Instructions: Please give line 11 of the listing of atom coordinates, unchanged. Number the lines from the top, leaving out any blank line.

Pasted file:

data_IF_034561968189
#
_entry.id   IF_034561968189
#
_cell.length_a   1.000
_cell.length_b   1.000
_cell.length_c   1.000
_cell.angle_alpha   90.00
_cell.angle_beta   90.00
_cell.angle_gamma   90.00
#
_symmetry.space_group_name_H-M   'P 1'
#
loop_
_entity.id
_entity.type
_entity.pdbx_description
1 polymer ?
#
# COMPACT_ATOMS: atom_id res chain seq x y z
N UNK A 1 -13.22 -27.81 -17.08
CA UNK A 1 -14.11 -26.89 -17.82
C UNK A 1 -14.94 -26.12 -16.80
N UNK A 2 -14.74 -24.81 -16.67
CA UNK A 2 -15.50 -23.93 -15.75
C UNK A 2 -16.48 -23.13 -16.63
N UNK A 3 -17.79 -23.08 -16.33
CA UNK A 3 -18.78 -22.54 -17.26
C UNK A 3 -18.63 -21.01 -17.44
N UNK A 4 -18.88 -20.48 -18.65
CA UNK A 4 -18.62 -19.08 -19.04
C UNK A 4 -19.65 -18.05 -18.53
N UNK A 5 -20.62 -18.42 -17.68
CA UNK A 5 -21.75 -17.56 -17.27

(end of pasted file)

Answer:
#